Federal Regulations Rights in Nursing Homes
Medicare provides a link to Resident Rights in Nursing Homes. According to Medicare: Your Rights in Nursing Homes.
What are my Rights in Nursing Homes?
As a nursing home resident, you have certain rights and protections under Federal and state law that help ensure you get the care and services you need. You have the right to be informed, make your own decisions, and have your personal information kept private. The nursing home must tell you about these rights and explain them in writing in a language you understand. They must also explain in writing how you should act and what you’re responsible for while you’re in the nursing home. This must be done before or at the time you’re admitted, as well as during your stay. You must acknowledge in writing that you got this information.
Minimum Rights in Nursing Homes
At a minimum, Federal law specifies that nursing homes must protect and promote the following rights of each resident. You have the right to:
Be Treated with Respect: You have the right to be treated with dignity and respect, as well as make your own schedule and participate in the activities you choose. You have the right to decide when you go to bed, rise in the morning, and eat your meals.
Participate in Activities: You have the right to participate in an activities program designed to meet your needs and the needs of the other residents.
Be Free from Discrimination: Nursing homes don’t have to accept all applicants, but they must comply with Civil Rights laws that say they can’t discriminate based on race, color, national origin, disability, age, or religion.
The Department of Health and Human Services, Office for Civil Rights has more information. Visit http://www.hhs.gov/ocr.
Be Free from Abuse and Neglect: You have the right to be free from verbal, sexual, physical, and mental abuse. Nursing homes can’t keep you apart from everyone else against your will. If you feel you have been mistreated (abused) or the nursing home isn’t meeting your needs (neglect), report this to the nursing home, your family, your local Long-Term Care Ombudsman, or State Survey Agency. The nursing home must investigate and report all suspected violations and any injuries of unknown origin within 5 working days of the incident to the proper authorities.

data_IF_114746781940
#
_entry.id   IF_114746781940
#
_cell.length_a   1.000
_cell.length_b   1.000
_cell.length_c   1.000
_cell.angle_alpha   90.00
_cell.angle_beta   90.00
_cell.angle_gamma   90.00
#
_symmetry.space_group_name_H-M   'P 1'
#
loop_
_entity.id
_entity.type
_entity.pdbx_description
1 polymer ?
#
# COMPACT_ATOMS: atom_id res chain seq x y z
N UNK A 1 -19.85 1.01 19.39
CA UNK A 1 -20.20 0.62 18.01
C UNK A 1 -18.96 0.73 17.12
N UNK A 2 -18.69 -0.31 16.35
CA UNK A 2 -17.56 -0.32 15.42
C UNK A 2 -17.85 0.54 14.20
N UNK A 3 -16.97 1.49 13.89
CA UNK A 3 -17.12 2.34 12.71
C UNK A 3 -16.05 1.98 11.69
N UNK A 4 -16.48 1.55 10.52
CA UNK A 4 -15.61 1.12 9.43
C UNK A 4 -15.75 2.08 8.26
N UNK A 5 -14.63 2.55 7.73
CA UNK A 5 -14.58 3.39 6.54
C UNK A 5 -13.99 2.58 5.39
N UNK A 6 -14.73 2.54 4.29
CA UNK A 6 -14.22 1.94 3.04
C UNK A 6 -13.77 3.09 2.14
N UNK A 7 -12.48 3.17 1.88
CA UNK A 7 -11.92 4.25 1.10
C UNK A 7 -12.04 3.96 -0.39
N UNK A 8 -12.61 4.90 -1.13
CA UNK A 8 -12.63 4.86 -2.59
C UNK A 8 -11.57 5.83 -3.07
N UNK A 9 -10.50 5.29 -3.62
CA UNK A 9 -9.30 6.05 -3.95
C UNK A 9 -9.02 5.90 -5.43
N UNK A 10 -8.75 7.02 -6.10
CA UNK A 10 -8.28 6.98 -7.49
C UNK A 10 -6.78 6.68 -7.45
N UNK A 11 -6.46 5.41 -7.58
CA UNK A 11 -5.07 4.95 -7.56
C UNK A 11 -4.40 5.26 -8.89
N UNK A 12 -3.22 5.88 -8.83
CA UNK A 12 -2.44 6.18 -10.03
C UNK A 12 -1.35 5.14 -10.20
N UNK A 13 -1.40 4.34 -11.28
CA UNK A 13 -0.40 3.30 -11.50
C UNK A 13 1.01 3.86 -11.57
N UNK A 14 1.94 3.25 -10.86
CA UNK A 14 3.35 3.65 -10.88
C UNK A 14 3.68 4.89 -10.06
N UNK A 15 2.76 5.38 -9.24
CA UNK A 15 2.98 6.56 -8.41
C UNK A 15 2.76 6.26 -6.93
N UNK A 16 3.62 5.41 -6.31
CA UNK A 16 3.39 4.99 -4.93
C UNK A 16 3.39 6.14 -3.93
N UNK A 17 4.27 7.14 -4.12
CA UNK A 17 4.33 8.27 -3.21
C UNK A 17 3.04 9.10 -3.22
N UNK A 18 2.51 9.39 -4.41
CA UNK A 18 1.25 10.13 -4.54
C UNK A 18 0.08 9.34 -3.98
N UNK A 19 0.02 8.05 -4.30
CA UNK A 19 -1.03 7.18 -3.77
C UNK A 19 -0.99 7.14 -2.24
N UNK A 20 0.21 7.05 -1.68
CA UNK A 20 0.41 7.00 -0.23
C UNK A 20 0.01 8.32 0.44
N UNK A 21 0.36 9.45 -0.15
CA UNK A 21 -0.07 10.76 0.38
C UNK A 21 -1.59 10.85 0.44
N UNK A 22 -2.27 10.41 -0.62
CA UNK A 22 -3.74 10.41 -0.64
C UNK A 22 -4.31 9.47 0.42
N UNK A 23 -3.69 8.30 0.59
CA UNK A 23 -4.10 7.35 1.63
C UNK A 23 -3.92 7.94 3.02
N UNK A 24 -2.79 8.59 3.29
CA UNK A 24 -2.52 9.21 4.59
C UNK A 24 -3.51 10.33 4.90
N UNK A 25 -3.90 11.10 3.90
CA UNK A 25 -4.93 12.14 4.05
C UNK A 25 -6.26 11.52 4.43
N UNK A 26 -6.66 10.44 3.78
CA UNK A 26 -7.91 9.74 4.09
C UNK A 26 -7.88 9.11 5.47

Be Free from Restraints: Nursing homes can’t use any physical restraints (like side rails) or chemical restraints (like drugs) to discipline you for the staff’s own convenience.
Make Complaints: You have the right to make a complaint to the staff of the nursing home, or any other person, without fear of punishment. The nursing home must address the issue promptly.
Get Proper Medical Care: You have the following rights regarding your medical care: To be fully informed about your total health status in a language you understand. To be fully informed about your medical condition, prescription and over-the-counter drugs, vitamins, and supplements. To be involved in the choice of your doctor. To participate in the decisions that affects your care. To take part in developing your care plan. By law, nursing homes must develop a care plan for each resident. You have the right to take part in this process. Family members can also help with your care plan with your permission. To access all your records and reports, including clinical records (medical records and reports) promptly (on weekdays). Your legal guardian has the right to look at all your medical records and make important decisions on your behalf. To express any complaints (sometimes called “grievances”) you have about your care or treatment. To create advance directives (a health care proxy or power of attorney, a living will, after-death wishes) in accordance with State law.
To refuse to participate in experimental treatment.
Have Your Representative Notified: The nursing home must notify your doctor and, if known, your legal representative or an interested family member when the following occurs: You’re involved in an accident and are injured and/or need to see a doctor. Your physical, mental, or psychosocial status starts to get worse. You have a life threatening condition. You have medical complications. Your treatment needs to change significantly. The nursing home decides to transfer or discharge you from the nursing home. Get Information on Services and Fees: You have the right to be told in writing about all nursing home services and fees (those that are charged and not charged to you) before you move into the nursing home and at any time when services and fees change.
In addition: The nursing home can’t require a minimum entrance fee if your care is paid for by Medicare or Medicaid.
This website is not intended to provide legal advice as each situation is different and specific factual information must be obtained before an attorney is able to assess the legal questions relevant to your situation.
If you or a loved one has suffered an injury from neglect or abuse in a nursing home or other care facility that serves the elderly in Minnesota please contact our firm for a free consultation and information regarding the obligations of the facility and your rights as a resident or concerned family member.